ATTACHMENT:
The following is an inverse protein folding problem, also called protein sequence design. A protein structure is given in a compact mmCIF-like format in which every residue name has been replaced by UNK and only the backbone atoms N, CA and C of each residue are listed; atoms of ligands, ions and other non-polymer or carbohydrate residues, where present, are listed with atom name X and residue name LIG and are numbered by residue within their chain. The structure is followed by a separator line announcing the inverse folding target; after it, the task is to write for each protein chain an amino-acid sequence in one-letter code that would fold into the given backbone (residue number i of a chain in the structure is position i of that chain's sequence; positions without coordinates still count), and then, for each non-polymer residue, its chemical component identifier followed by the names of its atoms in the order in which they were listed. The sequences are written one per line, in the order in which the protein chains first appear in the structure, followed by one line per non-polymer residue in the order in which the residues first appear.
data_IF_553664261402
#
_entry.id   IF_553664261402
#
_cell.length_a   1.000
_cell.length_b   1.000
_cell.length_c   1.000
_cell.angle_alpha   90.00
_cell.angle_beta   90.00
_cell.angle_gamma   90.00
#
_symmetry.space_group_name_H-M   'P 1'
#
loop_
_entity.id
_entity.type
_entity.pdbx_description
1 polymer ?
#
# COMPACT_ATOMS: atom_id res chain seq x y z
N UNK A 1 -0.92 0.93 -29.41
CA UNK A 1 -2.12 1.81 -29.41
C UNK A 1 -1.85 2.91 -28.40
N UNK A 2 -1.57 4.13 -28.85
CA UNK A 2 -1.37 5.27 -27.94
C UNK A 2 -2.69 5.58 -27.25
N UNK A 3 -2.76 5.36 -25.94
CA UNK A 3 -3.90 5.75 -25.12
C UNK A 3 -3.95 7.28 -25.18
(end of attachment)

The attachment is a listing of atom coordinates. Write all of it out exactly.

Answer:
The following is an inverse protein folding problem, also called protein sequence design. A protein structure is given in a compact mmCIF-like format in which every residue name has been replaced by UNK and only the backbone atoms N, CA and C of each residue are listed; atoms of ligands, ions and other non-polymer or carbohydrate residues, where present, are listed with atom name X and residue name LIG and are numbered by residue within their chain. The structure is followed by a separator line announcing the inverse folding target; after it, the task is to write for each protein chain an amino-acid sequence in one-letter code that would fold into the given backbone (residue number i of a chain in the structure is position i of that chain's sequence; positions without coordinates still count), and then, for each non-polymer residue, its chemical component identifier followed by the names of its atoms in the order in which they were listed. The sequences are written one per line, in the order in which the protein chains first appear in the structure, followed by one line per non-polymer residue in the order in which the residues first appear.
data_IF_553664261402
#
_entry.id   IF_553664261402
#
_cell.length_a   1.000
_cell.length_b   1.000
_cell.length_c   1.000
_cell.angle_alpha   90.00
_cell.angle_beta   90.00
_cell.angle_gamma   90.00
#
_symmetry.space_group_name_H-M   'P 1'
#
loop_
_entity.id
_entity.type
_entity.pdbx_description
1 polymer ?
#
# COMPACT_ATOMS: atom_id res chain seq x y z
N UNK A 1 -0.92 0.93 -29.41
CA UNK A 1 -2.12 1.81 -29.41
C UNK A 1 -1.85 2.91 -28.40
N UNK A 2 -1.57 4.13 -28.85
CA UNK A 2 -1.37 5.27 -27.94
C UNK A 2 -2.69 5.58 -27.25
N UNK A 3 -2.76 5.36 -25.94
CA UNK A 3 -3.90 5.75 -25.12
C UNK A 3 -3.95 7.28 -25.18